Birth Control and Weight Gain: Truth or Myth?

Is there really a connection between birth control and weight gain? In a recent survey, 50% of all women believed that birth control pills would cause unwanted weight gain. 20% of these women stated that this belief was the main reason that they would not use oral contraceptives. There is also evidence that women change methods or contraception or stop taking the pill because they believe it contributes to weight gain. The good news, however, is that the review found no evidence of an accidental link between combined contraceptives or birth control and weight gain.

Researchers have found that it is difficult to demonstrate a link between birth control and weight gain. While many women gain weight after starting oral contraceptives, it is hard to say whether this weight gain is actually caused by the pill or other lifestyle factors. In most cases, women taking oral contraceptives report weight gain of 5 pounds or less. Only a small percentage of women experience more than 10 pounds of weight gain after prescribing birth control pills. Any weight gain or loss associated with using birth control pills is said to be a side effect that occurs within three months of starting your prescription. Some studies have shown that while the pill can add a few pounds initially through water retention, the extra weight disappears as the body adapts to the hormones.

Another study found no difference between women who took hormonal contraceptives and those who took a placebo. The other studies looked at women who took different types and doses of hormonal contraception and came to the same conclusion.

The claim may have had some truth many years ago when the pill contained high levels of estrogen. Hormones that cause water retention and increased appetite. Nowadays, most versions of the pill only have half the amount found in previous versions.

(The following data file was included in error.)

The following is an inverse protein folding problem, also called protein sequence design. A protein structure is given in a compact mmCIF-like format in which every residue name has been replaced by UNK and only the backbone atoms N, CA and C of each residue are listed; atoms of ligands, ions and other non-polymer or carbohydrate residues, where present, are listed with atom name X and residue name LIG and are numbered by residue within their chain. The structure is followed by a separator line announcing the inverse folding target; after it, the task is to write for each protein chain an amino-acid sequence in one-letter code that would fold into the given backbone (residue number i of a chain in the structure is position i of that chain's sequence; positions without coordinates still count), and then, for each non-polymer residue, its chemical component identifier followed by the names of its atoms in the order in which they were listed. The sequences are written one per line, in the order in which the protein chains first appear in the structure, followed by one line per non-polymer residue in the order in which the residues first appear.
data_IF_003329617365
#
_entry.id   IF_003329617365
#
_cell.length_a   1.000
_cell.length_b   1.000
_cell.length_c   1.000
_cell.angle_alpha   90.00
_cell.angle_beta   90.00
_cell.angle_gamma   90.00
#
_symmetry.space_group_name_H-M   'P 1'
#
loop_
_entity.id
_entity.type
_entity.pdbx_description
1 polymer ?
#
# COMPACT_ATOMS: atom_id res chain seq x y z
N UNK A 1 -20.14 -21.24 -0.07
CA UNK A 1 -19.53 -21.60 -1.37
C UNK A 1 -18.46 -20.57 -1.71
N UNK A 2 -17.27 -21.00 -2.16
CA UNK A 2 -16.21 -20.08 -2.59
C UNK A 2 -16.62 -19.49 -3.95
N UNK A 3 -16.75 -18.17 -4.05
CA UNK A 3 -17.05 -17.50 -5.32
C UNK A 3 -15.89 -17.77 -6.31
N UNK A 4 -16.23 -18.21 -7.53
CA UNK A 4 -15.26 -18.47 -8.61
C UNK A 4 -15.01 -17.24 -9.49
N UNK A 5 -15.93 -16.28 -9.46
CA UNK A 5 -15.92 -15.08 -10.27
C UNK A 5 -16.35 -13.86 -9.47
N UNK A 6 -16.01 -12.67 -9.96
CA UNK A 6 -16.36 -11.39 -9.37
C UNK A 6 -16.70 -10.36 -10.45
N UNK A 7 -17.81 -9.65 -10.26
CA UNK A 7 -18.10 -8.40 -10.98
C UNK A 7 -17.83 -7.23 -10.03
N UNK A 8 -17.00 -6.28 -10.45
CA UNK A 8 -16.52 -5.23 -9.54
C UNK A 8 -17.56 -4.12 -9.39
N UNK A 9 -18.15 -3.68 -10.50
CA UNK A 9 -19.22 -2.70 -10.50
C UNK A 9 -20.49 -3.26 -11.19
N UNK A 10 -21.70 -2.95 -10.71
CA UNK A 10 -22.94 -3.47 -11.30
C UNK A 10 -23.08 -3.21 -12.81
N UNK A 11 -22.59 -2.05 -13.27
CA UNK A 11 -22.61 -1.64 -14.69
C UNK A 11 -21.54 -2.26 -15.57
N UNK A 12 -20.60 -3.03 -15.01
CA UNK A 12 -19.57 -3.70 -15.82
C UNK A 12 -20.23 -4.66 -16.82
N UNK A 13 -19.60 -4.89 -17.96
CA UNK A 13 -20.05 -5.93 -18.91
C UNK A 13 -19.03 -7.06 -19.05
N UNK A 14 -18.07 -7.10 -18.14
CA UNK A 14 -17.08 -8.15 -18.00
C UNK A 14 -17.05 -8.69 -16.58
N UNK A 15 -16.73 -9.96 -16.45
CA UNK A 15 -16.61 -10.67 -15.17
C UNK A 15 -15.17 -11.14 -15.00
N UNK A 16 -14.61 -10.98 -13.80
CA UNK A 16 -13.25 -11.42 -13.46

There is another factor that has nothing to do with the pill. It is a fact that most women in the Western world start birth control as teenagers and continue through the age of 20. During this time, women naturally tend to gain weight. In addition, women who expect to gain weight after starting birth control pills may subconsciously change their eating and exercise habits. However, if a woman has tried different types of contraception and has been unsuccessful in controlling unwanted weight gain through diet and exercise, she should ask her doctor if insulin resistance contributes to their problems. A simple blood test can determine the presence of this condition. If a woman suffers from insulin resistance, a low-carbohydrate diet may be required to stabilize her weight. Any weight gain after starting taking pills with more than 5% of your body weight can be a signal of a woman’s tendency towards insulin resistance or abnormal glucose metabolism. With this amount of weight gain associated with an oral contraceptive, a woman should be examined for possible insulin resistance. If this condition is present, she must follow a low-carb diet. Simple sugars in any amount and snacks or high-carb meals negate all other dietary efforts daily and thwart any long-term weight control ability.

In most cases, unwanted weight gain associated with birth control can be prevented by paying special attention to diet and exercise, or simply switching to another form of contraception. The link between birth control and weight gain can sometimes be overkill, and it’s time to break those myths.

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